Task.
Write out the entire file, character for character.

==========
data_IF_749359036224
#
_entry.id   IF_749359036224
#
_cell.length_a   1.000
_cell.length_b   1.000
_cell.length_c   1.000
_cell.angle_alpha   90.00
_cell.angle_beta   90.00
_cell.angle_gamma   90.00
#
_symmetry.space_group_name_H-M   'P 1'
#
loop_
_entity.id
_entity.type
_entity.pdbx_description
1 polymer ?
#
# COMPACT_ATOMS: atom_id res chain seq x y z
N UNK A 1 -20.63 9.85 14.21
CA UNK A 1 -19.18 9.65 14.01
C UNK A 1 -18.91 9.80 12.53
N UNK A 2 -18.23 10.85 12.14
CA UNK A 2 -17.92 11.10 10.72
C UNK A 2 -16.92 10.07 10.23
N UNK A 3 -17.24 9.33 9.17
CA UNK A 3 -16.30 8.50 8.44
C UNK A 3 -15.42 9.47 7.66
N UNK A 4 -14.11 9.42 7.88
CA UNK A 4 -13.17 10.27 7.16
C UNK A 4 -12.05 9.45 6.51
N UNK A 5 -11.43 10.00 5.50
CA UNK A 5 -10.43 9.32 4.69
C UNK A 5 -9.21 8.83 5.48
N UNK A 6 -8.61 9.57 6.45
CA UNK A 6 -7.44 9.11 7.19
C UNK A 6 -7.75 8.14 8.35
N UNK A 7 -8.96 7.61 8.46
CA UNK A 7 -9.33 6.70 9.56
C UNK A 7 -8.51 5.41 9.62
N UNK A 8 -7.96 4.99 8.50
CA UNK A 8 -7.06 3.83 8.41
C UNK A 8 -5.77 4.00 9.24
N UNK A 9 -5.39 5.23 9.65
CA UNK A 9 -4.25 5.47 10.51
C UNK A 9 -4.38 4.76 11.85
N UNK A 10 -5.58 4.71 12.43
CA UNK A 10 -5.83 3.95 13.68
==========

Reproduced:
data_IF_749359036224
#
_entry.id   IF_749359036224
#
_cell.length_a   1.000
_cell.length_b   1.000
_cell.length_c   1.000
_cell.angle_alpha   90.00
_cell.angle_beta   90.00
_cell.angle_gamma   90.00
#
_symmetry.space_group_name_H-M   'P 1'
#
loop_
_entity.id
_entity.type
_entity.pdbx_description
1 polymer ?
#
# COMPACT_ATOMS: atom_id res chain seq x y z
N UNK A 1 -20.63 9.85 14.21
CA UNK A 1 -19.18 9.65 14.01
C UNK A 1 -18.91 9.80 12.53
N UNK A 2 -18.23 10.85 12.14
CA UNK A 2 -17.92 11.10 10.72
C UNK A 2 -16.92 10.07 10.23
N UNK A 3 -17.24 9.33 9.17
CA UNK A 3 -16.30 8.50 8.44
C UNK A 3 -15.42 9.47 7.66
N UNK A 4 -14.11 9.42 7.88
CA UNK A 4 -13.17 10.27 7.16
C UNK A 4 -12.05 9.45 6.51
N UNK A 5 -11.43 10.00 5.50
CA UNK A 5 -10.43 9.32 4.69
C UNK A 5 -9.21 8.83 5.48
N UNK A 6 -8.61 9.57 6.45
CA UNK A 6 -7.44 9.11 7.19
C UNK A 6 -7.75 8.14 8.35
N UNK A 7 -8.96 7.61 8.46
CA UNK A 7 -9.33 6.70 9.56
C UNK A 7 -8.51 5.41 9.62
N UNK A 8 -7.96 4.99 8.50
CA UNK A 8 -7.06 3.83 8.41
C UNK A 8 -5.77 4.00 9.24
N UNK A 9 -5.39 5.23 9.65
CA UNK A 9 -4.25 5.47 10.51
C UNK A 9 -4.38 4.76 11.85
N UNK A 10 -5.58 4.71 12.43
CA UNK A 10 -5.83 3.95 13.68